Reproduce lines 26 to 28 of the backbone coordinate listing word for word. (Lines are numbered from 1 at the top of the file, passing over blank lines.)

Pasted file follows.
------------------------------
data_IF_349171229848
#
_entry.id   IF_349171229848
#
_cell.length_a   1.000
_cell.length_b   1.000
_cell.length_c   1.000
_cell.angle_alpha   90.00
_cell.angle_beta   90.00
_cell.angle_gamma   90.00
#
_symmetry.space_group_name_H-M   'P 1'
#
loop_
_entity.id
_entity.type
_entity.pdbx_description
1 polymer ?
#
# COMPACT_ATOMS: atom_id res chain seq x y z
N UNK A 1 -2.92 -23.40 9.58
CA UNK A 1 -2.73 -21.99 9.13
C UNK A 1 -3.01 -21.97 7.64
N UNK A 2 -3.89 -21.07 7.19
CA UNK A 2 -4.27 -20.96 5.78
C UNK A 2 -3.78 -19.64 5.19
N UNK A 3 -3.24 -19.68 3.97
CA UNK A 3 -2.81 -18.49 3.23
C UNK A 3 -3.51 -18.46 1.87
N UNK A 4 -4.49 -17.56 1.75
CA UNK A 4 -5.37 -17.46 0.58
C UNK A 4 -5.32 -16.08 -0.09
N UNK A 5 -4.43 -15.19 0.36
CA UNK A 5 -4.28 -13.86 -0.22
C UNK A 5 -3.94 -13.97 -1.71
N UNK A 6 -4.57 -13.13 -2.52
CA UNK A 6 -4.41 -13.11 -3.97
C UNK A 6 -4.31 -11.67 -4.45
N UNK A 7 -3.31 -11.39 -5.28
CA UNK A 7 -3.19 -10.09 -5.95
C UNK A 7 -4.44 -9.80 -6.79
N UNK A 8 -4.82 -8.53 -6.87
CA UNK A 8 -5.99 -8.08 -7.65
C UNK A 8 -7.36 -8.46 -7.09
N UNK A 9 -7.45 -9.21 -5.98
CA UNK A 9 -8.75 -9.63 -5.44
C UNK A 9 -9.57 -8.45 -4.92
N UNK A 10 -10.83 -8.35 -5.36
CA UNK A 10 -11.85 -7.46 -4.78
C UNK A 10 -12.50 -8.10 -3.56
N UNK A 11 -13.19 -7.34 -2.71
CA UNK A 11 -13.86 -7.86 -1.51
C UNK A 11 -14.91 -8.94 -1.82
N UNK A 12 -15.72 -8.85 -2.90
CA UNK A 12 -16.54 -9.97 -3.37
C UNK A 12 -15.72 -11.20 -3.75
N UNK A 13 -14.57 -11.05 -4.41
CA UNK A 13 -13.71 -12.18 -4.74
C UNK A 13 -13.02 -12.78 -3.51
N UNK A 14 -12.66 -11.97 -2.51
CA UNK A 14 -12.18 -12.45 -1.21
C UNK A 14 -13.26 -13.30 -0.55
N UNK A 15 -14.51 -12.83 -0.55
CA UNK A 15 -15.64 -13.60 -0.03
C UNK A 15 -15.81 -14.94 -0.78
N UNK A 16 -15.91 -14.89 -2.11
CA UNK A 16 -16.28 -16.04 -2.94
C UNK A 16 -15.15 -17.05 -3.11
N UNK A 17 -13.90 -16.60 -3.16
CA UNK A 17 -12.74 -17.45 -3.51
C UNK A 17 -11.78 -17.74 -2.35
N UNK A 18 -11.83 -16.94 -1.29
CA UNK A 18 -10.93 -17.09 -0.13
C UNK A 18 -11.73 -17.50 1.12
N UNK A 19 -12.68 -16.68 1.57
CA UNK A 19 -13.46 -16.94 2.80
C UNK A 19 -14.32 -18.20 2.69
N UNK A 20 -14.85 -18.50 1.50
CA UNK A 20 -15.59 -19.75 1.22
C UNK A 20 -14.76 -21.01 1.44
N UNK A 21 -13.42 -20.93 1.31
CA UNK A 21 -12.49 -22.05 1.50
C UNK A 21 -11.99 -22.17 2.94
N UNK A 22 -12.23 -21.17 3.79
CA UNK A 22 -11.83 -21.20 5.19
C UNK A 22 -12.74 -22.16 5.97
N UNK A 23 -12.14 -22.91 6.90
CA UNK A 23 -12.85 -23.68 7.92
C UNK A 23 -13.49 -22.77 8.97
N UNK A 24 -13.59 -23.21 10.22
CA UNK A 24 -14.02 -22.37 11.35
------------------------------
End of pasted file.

C UNK A 2 -3.78 -19.64 5.19
N UNK A 3 -3.24 -19.68 3.97
CA UNK A 3 -2.81 -18.49 3.23